Beware Of Corporate Speak!
As much as speaking with particular jargon that is unique to your business or industry can seem unifying at the moment, this form of communication can leave staff feeling confused, and it can leave you as the leader scratching your head as to why your team isn’t taking action you desire. Corporate speak may inadvertently replace clear and decisive wording that could better lead your team.
Shortcuts Don’t Work.
Corporate speak can be viewed as a shortcut to leaders and staff during meetings. Some may even believe that this jargon may be motivational and empowering for team members. The risk here is that corporate-speak is not explicitly clear, and the intentions may be lost on others. Be direct and precise. If the team needs some motivation, give it to them in plain terms. In fact, a more authentic empowering talk can get people far more motivated because the communications are clear and familiar.
Careful What You Ask For!
As a leader, be sure you know what you are communing with others. You may get what you asked for, even if it isn’t what you wanted! In this case, the responsibility lies solely on your shoulders. Effective communication begins by reflecting on what you want to say, the reactions you expect and the outcomes you desire. If you want your team to take more initiative, be sure that they know where you want them to focus their additional efforts, in case they begin taking more of an initiative in aspects of the business that you don’t need them to work on.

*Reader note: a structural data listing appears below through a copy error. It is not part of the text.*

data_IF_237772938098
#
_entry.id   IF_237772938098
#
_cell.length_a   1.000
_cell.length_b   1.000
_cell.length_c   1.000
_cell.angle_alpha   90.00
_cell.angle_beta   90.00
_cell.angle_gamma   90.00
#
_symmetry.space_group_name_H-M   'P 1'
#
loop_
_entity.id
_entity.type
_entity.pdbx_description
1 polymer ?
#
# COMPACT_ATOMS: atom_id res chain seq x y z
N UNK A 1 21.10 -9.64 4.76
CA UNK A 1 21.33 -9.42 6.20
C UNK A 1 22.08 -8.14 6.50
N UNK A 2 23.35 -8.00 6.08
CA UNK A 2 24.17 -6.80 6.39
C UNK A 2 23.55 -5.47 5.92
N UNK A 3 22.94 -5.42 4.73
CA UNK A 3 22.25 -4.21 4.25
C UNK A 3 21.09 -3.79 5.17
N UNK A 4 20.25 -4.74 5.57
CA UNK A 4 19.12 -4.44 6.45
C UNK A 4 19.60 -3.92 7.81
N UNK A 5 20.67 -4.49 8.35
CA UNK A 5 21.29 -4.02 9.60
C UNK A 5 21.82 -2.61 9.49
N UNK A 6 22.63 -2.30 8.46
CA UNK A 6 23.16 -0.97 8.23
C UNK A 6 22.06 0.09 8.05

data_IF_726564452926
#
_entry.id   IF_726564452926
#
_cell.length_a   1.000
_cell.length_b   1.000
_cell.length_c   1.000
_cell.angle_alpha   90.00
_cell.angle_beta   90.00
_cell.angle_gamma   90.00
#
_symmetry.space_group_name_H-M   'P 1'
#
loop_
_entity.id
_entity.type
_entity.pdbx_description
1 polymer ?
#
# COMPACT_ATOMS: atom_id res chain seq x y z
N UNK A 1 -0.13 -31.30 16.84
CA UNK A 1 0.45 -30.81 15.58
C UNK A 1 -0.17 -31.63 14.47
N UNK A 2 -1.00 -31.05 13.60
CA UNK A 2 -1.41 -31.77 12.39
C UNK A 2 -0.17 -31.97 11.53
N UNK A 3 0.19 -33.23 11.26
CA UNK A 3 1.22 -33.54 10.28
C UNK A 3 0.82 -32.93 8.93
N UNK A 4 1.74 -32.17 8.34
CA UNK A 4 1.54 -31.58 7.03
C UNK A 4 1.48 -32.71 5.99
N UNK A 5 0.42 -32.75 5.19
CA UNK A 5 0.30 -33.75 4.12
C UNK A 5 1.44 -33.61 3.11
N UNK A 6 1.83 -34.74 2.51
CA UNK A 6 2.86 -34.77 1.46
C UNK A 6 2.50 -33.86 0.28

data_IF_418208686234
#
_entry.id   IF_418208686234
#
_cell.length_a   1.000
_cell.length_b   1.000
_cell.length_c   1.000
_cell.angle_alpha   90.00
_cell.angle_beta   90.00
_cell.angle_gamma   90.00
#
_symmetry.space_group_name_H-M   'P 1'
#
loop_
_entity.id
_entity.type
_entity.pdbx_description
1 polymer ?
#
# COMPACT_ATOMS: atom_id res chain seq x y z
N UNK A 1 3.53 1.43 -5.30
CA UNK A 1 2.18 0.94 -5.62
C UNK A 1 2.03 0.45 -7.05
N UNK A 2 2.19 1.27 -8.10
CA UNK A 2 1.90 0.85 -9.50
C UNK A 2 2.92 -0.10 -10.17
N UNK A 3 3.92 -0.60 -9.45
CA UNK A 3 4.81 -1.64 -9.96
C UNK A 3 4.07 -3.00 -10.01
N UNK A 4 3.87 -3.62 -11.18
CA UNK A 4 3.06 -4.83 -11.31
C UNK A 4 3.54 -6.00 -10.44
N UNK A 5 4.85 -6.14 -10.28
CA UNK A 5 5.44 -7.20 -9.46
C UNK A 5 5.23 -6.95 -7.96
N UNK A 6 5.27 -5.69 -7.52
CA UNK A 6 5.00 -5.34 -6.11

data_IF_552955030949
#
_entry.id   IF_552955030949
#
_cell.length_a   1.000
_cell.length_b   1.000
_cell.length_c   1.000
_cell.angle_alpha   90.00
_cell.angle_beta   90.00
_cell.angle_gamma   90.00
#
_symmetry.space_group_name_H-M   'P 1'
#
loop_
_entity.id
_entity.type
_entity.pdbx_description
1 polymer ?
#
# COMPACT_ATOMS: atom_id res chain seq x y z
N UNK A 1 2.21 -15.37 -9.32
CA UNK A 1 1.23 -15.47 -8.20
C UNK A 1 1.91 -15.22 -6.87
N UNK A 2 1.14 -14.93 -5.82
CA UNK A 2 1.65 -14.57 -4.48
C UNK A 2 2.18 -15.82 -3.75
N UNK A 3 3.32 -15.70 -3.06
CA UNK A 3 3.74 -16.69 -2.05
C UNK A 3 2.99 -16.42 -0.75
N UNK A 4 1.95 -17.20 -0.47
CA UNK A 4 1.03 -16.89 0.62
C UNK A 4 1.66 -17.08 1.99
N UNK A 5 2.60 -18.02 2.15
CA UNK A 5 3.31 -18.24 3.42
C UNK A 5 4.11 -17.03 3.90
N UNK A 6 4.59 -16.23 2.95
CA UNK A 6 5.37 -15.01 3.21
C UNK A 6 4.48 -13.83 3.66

How To Break Free
As mentioned above, reflect on what you specifically want to communicate, be clear and state the outcomes you desire. Ask an executive coach to poke and prod for corporate speak, jargon and general phrases that may have seeped into your daily communications. Once you are aware of how your communication lacks clarity, you can begin to communicate more effectively. It will make a world of difference in leading your team when they are clear on expectations and where the company is headed. Effective communication is what separates great leaders from others.